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Barry Doyle
Barry Doyle
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Video of Chicago Amtrak crash shows train speeding

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One of the unusual features of the recent Chicago Amtrak crash is that the event was captured on video. In most personal injury cases, descriptions of the events come entirely from eyewitnesses who may describe the same event in very different ways.

IThe Norfolk Southern security shows the violence of the train crash as the Amtrak train smashes into the back of the stopped freight train.

Other news accounts have indicated that the Amtrak engineer had been certified for only three months, and was traveling at nearly 40 miles per hour on the track where the collision took place. The signal that he had received for that track restricted his speed to no more than 15 miles per hour. After dropping his speed to 8-9 miles per hour, he increased his speed again to 40 miles per hour shortly before the crash.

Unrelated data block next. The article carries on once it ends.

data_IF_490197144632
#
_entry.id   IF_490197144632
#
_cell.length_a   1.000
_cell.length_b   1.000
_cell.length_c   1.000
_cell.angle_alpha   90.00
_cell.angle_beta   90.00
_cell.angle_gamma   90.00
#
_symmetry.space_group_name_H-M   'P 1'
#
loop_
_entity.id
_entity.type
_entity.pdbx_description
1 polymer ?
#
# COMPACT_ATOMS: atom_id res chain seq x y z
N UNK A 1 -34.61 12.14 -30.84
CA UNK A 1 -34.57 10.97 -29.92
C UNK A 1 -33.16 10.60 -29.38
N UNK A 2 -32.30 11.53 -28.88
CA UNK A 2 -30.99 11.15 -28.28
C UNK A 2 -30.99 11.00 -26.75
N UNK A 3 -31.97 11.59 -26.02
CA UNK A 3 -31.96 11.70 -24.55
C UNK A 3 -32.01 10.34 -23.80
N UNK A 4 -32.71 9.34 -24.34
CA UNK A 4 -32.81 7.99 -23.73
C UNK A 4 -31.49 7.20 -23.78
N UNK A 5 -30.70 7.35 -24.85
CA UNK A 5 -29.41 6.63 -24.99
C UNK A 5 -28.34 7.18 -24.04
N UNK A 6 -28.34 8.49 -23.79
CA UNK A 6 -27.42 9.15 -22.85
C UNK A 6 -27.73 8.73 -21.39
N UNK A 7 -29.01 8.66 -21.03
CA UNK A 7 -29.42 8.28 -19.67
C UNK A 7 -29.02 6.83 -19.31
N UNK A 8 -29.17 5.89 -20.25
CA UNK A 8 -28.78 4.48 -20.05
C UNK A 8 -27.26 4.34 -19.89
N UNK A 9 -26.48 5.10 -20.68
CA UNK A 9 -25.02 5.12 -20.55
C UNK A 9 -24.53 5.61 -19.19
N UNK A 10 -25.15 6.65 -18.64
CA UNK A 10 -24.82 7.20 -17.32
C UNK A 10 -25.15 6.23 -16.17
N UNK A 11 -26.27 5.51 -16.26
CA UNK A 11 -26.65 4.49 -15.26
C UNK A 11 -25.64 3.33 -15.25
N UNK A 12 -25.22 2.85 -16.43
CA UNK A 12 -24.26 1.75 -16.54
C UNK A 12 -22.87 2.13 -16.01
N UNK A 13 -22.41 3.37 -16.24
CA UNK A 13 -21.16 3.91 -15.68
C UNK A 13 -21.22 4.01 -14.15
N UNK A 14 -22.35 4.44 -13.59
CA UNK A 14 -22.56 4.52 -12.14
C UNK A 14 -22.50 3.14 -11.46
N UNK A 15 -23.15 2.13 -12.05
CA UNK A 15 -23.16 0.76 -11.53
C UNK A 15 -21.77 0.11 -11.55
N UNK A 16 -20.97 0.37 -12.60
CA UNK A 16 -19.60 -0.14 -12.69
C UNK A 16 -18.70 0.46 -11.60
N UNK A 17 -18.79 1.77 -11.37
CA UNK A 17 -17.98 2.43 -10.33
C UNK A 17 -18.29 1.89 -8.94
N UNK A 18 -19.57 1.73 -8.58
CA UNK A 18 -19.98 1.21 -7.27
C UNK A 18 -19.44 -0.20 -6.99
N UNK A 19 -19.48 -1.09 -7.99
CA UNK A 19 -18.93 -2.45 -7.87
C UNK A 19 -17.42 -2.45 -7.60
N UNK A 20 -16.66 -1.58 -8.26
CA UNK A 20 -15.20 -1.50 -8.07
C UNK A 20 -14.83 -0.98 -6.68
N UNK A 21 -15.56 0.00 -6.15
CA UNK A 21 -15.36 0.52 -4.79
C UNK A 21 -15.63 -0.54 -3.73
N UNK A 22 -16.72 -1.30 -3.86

The increase in speed is a key factor on this crash. One of the things that the video shows is that he was in a “canyon” of train cars — meaning that there were freight cars on either side of him. Since he was coming out of a curve, the combination of the curve and the other train cars would have obstructed his view of the train stopped ahead of him. He simply could not see the freight train until he was right on top of it, and at the speed he was travelling, he could not stop before hitting it.

The investigation to date has answered one question regarding the responsibility for the accident. However, the other question has not been answered: why was the Amtrak train was cleared to go down that track when dispatch should have known that there was a freight train stopped there?

For more information on this subject, please refer to the section on Mass Transit Accidents.